Dear Bob, here are some photos of my life here on the campus of Concordia Seminary. I love kids, working with the grounds crew, swimming, playing with my dog friends, and especially my own family people.
As if Detroit doesn't have enough problems, another has popped up. "As many as 50,000 stray dogs roam the streets and vacant homes of bankrupt Detroit replacing residents, menacing humans who remain and overwhelming the city’s ability to find them homes or peaceful deaths.
Poverty roils the Motor City and many dogs have been left to fend for themselves, abandoned by owners who are financially stressed or unaware of proper care."
Ok, the full premise is, "serious people are saying the trillion dollar coin might be the solution to a looming U.S. debt crisis." If you've been paying attention lately you'd have seen "trillion dollar coin" pop up in commentary and the like. Here's the idea behind the trillion dollar coin.
"The coin gambit relies on an obscure law, intended to meet demand from collectors, that allows the Treasury to mint platinum coins in any denomination.
If Congress refuses to raise the debt ceiling, the Treasury can’t issue any more bonds, but it could stamp “$1 trillion” on a hunk of metal, deposit it at the Federal Reserve and begin spending the proceeds."
Yes, serious people think this just might hide the fact that revenue covers only 1/3 of government's actual spending. So hey, guys, let's stick a fake trillion dollar coin in the federal reserve and make people think we have an actual trillion dollars to play with.
Gee, I wish we could create a large amount coin down in the basement and use to pay our bills.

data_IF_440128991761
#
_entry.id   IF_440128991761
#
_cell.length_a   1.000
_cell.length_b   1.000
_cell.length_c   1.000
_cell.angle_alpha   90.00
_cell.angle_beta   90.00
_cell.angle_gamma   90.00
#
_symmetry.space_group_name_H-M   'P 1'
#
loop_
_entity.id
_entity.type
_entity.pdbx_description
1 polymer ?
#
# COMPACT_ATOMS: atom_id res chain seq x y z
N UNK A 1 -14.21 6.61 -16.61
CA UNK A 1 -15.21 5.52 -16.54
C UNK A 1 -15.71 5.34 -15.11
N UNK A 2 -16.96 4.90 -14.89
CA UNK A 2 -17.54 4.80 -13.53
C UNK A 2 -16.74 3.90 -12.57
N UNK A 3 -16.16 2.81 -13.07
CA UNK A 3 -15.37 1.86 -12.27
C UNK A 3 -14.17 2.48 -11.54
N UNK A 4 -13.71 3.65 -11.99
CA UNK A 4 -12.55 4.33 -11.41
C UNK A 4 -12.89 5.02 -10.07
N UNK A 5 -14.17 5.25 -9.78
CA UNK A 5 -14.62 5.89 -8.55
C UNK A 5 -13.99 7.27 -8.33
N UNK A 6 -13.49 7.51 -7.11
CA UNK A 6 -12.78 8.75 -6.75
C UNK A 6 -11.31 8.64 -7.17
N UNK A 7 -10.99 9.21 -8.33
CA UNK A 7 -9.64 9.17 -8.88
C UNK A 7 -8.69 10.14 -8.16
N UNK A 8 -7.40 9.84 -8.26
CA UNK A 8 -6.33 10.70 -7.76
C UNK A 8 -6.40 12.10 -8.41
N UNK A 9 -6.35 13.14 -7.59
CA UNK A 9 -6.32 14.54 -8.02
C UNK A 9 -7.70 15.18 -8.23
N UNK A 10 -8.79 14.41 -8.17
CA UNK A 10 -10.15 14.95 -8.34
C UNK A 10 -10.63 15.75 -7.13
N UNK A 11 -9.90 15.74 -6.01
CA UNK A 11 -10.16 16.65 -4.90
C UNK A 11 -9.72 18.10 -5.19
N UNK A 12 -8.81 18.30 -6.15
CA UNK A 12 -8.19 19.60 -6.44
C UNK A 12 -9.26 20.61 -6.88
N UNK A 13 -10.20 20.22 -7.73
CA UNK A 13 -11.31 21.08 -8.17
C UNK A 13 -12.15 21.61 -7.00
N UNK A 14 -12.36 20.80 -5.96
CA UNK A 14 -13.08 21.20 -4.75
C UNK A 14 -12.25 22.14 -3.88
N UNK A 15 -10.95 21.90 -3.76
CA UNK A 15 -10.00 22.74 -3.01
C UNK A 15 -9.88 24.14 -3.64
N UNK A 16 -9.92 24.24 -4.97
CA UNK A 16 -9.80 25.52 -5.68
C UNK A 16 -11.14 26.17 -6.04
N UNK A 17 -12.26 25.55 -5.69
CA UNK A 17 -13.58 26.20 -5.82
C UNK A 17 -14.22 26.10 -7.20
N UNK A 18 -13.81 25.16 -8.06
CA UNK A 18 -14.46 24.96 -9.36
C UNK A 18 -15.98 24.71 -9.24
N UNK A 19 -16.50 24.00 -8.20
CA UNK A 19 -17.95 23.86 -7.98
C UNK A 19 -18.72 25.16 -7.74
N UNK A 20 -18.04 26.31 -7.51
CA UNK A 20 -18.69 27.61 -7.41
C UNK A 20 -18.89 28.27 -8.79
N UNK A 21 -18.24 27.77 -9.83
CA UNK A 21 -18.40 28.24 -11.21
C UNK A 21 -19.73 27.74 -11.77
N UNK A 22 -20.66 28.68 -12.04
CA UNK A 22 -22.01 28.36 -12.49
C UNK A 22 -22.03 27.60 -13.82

Cashiers won't even accept the average 20 dollar bill in the checkout line without examining it every which way and under 3 kinds of light and we're supposed to believe serious government creditors will accept a fake trillion dollar coin as real repayment money?
MSNBC has a countdown clock on the screen ticking away the hours until we go off the fiscal cliff at midnight. The question now is whether or not all those elected people in Washington even capable of doing what needs to be done.
So many non elected voices have been shouting out solutions but I'd be willing to bet that if those individuals were sitting in congress or the White House, it would not look quite so clear. Each tax increase or decrease has ramifications which will affect large numbers of people and jobs. Huge budget cuts have trickle down effects that reach all of us in some way.
It's harder to be in those seats than it looks, but truly, thoughtful minds have to finally come together and do something. And thoughtful minds don't obsess over what their former donors think. They don't put being re-elected ahead of serious solutions to a bad situation.
Lots of stories right now on the less than stellar numbers of people Christmas shopping, business observers are calling it lackluster. Fewer shoppers, more stock in stores, now big discounts. If I had to guess as to why the stores haven't seen as much traffic since the Black Friday weekend, it's because so many of us are now shopping online. We did as much online this year as ever before and if you know what you want, it's so much easier than schlepping store to store. We'll see when the final numbers come out.